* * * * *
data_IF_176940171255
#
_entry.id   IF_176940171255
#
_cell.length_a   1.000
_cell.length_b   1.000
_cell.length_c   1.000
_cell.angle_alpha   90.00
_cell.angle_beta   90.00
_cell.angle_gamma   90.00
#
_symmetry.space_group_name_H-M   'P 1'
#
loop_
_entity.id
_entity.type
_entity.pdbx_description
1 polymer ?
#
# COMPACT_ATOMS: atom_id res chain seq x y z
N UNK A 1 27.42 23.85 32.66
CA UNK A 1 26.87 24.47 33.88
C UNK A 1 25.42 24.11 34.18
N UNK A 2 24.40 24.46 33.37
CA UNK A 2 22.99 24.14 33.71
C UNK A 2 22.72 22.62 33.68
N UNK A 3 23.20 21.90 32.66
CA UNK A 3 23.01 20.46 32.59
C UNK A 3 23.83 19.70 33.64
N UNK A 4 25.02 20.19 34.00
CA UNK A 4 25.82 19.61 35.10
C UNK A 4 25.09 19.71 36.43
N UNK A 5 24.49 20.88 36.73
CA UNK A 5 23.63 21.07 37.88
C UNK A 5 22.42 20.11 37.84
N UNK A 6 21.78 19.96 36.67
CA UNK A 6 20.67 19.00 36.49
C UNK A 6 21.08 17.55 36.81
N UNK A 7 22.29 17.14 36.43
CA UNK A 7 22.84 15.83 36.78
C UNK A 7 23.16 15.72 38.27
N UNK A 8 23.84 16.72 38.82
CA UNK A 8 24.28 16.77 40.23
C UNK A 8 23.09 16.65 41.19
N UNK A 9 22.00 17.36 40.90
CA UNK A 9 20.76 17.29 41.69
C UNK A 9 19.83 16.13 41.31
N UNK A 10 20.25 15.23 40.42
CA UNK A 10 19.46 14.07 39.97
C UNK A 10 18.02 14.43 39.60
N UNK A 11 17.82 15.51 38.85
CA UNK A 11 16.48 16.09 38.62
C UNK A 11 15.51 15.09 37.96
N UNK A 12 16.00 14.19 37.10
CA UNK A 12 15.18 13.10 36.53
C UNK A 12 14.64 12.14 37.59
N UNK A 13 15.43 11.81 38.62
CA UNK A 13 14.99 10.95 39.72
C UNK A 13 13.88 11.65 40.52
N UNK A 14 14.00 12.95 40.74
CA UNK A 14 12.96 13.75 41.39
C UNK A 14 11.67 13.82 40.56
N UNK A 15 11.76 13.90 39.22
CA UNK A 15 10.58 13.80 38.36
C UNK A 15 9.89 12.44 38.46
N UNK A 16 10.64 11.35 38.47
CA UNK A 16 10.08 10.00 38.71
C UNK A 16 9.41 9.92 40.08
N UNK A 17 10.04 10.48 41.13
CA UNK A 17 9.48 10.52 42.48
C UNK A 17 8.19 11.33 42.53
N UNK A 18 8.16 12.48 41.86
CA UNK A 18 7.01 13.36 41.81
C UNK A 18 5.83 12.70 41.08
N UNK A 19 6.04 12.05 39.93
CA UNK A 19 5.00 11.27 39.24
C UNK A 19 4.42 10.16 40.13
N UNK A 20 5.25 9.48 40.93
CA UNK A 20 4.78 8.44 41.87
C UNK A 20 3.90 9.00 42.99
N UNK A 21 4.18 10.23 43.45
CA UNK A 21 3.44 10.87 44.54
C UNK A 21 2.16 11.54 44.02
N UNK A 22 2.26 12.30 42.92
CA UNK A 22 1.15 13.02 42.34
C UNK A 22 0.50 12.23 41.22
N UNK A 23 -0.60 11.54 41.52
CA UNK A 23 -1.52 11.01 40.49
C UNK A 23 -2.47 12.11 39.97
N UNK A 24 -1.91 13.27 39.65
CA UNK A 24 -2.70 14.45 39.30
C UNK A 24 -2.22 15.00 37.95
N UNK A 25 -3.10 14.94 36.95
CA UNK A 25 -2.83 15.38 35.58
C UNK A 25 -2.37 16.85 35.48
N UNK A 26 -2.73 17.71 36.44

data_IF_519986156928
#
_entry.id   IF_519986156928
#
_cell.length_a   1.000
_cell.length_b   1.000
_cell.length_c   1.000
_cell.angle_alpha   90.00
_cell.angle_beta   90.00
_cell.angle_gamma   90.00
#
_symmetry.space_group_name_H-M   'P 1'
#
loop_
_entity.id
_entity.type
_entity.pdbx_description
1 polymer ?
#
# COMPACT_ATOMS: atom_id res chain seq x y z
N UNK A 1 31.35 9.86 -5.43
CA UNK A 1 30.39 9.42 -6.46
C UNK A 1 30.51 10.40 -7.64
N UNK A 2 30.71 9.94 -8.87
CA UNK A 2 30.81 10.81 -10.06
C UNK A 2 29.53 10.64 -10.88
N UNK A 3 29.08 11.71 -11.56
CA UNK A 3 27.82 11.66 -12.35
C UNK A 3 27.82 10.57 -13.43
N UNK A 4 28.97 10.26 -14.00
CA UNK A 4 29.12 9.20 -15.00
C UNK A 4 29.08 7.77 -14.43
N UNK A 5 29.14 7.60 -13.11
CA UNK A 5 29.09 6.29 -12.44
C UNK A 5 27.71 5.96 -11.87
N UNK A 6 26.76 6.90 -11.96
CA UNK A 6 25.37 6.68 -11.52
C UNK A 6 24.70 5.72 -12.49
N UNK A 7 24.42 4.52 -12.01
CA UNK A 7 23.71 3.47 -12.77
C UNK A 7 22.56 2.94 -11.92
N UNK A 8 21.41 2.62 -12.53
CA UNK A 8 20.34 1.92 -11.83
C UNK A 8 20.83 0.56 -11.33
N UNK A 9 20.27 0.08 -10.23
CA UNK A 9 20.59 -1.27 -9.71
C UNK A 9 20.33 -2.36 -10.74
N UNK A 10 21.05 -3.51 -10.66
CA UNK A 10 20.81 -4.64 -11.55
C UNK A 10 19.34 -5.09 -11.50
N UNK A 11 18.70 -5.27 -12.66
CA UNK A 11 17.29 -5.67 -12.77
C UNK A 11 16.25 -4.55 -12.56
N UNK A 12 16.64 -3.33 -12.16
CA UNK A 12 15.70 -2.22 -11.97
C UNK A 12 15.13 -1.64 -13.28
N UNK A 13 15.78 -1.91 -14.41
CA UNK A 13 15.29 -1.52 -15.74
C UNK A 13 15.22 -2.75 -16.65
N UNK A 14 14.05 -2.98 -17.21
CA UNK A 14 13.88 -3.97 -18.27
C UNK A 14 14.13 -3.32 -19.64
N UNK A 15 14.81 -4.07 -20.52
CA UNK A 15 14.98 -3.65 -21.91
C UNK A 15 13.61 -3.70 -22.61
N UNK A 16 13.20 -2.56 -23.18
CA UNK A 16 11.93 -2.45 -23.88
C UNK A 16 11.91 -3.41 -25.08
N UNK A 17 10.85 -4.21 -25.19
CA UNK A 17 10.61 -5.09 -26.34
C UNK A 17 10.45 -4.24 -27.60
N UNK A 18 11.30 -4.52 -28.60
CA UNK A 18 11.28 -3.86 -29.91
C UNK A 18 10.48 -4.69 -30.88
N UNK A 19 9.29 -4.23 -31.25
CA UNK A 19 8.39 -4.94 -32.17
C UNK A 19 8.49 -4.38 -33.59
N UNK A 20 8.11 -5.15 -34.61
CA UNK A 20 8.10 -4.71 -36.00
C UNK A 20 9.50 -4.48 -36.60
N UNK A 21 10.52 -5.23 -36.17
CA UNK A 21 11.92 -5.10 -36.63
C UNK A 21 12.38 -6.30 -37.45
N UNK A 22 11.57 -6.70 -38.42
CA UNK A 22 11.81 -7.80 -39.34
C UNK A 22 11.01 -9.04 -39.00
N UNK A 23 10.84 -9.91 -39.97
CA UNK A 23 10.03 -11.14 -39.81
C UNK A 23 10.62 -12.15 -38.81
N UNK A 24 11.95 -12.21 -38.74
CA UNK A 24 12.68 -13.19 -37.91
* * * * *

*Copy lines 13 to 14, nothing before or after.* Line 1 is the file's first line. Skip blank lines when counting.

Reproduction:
#
loop_